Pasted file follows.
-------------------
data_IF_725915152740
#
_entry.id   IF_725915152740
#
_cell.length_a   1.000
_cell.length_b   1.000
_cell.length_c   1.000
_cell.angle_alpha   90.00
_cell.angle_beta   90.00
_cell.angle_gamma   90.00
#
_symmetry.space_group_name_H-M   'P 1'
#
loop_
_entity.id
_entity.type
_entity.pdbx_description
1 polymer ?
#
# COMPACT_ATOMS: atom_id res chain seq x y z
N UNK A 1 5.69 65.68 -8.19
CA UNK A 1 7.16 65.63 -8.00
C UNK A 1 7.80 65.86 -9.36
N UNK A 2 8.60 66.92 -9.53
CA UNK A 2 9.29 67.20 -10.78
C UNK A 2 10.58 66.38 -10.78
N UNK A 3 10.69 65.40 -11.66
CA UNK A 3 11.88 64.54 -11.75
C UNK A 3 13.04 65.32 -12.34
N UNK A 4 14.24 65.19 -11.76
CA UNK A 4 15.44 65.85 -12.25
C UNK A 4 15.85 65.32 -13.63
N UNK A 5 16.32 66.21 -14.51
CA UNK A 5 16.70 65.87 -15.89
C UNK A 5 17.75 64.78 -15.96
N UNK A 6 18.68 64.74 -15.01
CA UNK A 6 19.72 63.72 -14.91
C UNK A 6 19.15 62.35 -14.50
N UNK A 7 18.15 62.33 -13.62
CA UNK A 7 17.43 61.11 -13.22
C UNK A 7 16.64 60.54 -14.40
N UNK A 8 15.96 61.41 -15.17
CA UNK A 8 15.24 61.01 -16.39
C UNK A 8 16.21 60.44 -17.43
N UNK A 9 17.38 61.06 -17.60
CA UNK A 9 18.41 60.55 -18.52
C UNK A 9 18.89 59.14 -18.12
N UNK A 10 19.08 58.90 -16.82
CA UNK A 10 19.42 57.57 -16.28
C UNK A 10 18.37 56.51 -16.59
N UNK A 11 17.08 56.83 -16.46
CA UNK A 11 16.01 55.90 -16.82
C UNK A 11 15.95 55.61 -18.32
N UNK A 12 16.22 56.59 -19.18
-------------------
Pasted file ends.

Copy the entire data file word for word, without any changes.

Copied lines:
data_IF_725915152740
#
_entry.id   IF_725915152740
#
_cell.length_a   1.000
_cell.length_b   1.000
_cell.length_c   1.000
_cell.angle_alpha   90.00
_cell.angle_beta   90.00
_cell.angle_gamma   90.00
#
_symmetry.space_group_name_H-M   'P 1'
#
loop_
_entity.id
_entity.type
_entity.pdbx_description
1 polymer ?
#
# COMPACT_ATOMS: atom_id res chain seq x y z
N UNK A 1 5.69 65.68 -8.19
CA UNK A 1 7.16 65.63 -8.00
C UNK A 1 7.80 65.86 -9.36
N UNK A 2 8.60 66.92 -9.53
CA UNK A 2 9.29 67.20 -10.78
C UNK A 2 10.58 66.38 -10.78
N UNK A 3 10.69 65.40 -11.66
CA UNK A 3 11.88 64.54 -11.75
C UNK A 3 13.04 65.32 -12.34
N UNK A 4 14.24 65.19 -11.76
CA UNK A 4 15.44 65.85 -12.25
C UNK A 4 15.85 65.32 -13.63
N UNK A 5 16.32 66.21 -14.51
CA UNK A 5 16.70 65.87 -15.89
C UNK A 5 17.75 64.78 -15.96
N UNK A 6 18.68 64.74 -15.01
CA UNK A 6 19.72 63.72 -14.91
C UNK A 6 19.15 62.35 -14.50
N UNK A 7 18.15 62.33 -13.62
CA UNK A 7 17.43 61.11 -13.22
C UNK A 7 16.64 60.54 -14.40
N UNK A 8 15.96 61.41 -15.17
CA UNK A 8 15.24 61.01 -16.39
C UNK A 8 16.21 60.44 -17.43
N UNK A 9 17.38 61.06 -17.60
CA UNK A 9 18.41 60.55 -18.52
C UNK A 9 18.89 59.14 -18.12
N UNK A 10 19.08 58.90 -16.82
CA UNK A 10 19.42 57.57 -16.28
C UNK A 10 18.37 56.51 -16.59
N UNK A 11 17.08 56.83 -16.46
CA UNK A 11 16.01 55.90 -16.82
C UNK A 11 15.95 55.61 -18.32
N UNK A 12 16.22 56.59 -19.18